Pliopithecus antiquus was among the first fossil primates ever unearthed. Discovered by Édouard Lartet in 1837 in Sansan, France, the original specimen was named by Henri-Marie Blainville in 1839, but was not officially nominated as a taxon until 1849 by Paul Gervais.
Among pliopithecoids, P. antiquus is one of the most complete specimens. The type specimen consists of a nearly complete mandible with missing rami. All of the lower teeth are present, with only the crowns missing from the right canine and left second incisor. P. antiquus remains one of the smallest pliopithecoids discovered, its small dental size being among its most identifying features.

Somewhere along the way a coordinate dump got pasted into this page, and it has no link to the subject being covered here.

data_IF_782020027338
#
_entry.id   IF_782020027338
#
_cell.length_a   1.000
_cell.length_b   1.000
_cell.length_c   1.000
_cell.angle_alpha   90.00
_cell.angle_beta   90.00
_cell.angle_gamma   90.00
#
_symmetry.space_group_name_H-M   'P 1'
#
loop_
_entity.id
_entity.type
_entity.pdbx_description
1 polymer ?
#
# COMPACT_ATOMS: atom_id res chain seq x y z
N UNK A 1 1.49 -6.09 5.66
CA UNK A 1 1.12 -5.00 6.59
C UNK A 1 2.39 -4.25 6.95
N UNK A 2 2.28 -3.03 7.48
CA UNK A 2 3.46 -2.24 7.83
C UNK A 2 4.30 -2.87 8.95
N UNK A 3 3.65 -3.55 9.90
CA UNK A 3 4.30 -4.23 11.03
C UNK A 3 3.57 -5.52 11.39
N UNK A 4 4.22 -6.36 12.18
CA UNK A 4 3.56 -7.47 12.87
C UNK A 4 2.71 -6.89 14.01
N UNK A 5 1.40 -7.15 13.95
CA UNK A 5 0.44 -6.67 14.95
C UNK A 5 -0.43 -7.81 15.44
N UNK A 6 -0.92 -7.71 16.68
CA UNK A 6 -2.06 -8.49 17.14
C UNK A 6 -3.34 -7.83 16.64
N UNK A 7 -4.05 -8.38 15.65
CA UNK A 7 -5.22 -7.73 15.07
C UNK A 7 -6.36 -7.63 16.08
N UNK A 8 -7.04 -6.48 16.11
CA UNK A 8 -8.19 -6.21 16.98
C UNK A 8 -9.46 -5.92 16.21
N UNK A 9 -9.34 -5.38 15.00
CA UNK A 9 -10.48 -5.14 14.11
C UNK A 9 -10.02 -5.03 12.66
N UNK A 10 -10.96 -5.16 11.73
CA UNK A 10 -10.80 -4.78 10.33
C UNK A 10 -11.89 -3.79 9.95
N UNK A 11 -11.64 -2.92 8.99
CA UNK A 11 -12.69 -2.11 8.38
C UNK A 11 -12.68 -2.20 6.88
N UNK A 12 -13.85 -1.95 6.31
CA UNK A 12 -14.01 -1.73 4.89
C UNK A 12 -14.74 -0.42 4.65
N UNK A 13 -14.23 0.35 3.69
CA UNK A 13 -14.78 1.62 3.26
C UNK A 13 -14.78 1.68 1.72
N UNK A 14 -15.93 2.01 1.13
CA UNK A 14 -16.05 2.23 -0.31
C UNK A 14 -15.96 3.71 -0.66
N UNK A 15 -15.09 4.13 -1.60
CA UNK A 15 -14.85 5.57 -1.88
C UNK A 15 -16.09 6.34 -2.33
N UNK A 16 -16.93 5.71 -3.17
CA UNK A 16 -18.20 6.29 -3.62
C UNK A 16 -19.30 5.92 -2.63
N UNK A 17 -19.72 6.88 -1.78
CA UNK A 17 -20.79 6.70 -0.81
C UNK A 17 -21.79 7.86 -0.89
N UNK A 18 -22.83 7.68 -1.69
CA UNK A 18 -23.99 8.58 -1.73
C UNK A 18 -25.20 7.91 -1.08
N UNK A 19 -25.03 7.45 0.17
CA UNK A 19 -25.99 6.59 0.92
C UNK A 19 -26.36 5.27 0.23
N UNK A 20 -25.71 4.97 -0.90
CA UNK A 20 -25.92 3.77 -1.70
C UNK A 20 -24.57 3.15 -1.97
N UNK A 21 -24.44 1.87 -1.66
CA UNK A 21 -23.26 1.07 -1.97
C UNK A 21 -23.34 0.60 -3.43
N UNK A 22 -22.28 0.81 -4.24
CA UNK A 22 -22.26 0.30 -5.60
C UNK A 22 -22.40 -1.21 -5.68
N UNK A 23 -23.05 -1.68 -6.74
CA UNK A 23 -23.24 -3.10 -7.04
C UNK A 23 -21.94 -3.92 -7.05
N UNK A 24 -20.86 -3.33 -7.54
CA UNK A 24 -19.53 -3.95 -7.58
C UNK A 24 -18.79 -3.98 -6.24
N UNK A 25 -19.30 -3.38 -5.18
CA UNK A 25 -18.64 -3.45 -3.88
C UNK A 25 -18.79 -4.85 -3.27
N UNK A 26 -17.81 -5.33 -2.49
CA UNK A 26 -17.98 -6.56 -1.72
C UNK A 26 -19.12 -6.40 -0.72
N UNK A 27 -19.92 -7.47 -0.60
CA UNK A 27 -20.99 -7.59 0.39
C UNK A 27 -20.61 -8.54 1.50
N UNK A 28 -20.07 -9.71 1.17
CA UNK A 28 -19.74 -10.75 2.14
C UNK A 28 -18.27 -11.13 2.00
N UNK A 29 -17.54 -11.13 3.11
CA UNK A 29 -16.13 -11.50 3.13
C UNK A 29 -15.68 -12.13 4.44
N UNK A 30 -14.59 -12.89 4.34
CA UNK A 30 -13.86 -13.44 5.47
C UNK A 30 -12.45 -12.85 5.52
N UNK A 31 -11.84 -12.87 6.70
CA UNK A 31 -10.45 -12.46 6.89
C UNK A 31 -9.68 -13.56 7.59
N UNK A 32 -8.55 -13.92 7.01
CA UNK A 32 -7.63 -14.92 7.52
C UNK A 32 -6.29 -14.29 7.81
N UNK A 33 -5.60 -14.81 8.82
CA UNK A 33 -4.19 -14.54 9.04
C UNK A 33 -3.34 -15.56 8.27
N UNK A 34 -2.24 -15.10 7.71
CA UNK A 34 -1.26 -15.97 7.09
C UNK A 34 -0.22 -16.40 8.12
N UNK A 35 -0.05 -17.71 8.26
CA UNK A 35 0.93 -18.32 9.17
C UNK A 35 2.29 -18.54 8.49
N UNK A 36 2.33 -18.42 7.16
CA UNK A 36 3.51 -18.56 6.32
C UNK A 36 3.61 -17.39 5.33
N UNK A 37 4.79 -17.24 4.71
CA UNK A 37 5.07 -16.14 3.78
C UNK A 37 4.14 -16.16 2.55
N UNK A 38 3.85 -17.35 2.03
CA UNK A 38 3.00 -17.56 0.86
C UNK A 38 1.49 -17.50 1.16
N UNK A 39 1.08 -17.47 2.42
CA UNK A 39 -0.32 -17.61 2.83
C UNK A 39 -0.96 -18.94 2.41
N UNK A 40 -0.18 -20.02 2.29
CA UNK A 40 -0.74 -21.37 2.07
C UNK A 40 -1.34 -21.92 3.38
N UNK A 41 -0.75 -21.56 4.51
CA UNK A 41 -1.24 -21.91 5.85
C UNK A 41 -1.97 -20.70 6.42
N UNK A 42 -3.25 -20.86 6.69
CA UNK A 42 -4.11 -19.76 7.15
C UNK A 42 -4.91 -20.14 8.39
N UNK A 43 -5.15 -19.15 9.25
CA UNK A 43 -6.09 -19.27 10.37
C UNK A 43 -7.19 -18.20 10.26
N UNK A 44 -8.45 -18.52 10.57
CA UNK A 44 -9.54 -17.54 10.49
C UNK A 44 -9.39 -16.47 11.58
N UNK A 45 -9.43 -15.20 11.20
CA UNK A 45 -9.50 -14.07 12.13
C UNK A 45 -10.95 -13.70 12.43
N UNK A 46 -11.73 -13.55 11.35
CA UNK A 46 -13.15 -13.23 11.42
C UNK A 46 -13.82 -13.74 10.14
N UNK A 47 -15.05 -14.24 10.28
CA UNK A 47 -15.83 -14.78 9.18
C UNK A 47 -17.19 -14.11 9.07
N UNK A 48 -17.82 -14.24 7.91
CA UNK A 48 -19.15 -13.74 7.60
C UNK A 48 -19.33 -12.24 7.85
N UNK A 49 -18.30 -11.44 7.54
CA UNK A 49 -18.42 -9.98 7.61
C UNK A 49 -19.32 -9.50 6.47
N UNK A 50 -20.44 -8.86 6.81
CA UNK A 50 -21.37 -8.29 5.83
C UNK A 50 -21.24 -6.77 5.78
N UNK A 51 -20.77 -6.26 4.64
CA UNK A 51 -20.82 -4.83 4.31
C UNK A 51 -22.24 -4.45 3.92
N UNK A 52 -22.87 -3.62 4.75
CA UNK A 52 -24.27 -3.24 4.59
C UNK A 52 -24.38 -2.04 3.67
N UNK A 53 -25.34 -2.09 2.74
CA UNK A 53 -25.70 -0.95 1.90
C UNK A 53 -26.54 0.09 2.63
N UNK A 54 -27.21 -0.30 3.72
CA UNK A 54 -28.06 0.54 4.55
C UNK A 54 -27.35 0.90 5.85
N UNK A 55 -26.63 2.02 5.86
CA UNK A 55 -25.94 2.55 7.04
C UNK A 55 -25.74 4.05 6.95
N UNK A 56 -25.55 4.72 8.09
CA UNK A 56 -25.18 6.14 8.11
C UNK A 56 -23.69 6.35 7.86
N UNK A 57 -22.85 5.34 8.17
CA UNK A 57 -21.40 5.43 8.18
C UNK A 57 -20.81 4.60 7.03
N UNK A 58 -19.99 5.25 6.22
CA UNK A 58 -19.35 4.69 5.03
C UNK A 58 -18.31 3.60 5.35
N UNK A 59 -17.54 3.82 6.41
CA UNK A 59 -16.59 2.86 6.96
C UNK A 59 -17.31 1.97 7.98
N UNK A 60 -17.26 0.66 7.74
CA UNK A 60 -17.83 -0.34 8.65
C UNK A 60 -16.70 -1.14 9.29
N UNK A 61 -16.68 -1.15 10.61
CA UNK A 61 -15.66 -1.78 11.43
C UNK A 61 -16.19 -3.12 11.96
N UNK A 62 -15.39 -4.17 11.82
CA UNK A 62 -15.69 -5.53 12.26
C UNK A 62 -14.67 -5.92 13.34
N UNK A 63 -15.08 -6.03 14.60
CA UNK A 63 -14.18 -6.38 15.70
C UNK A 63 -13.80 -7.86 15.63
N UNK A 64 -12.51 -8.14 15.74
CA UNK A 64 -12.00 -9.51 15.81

P. antiquus was a widespread species known from multiple sites in France as well as sites in Germany, Poland, and Switzerland. Based on biostratigraphy, P. antiquus is known primarily from fossil strata assigned to MN6 (15 million years ago), but t has been suggested that P. antiquus may have persisted to MN9 (11 million years ago).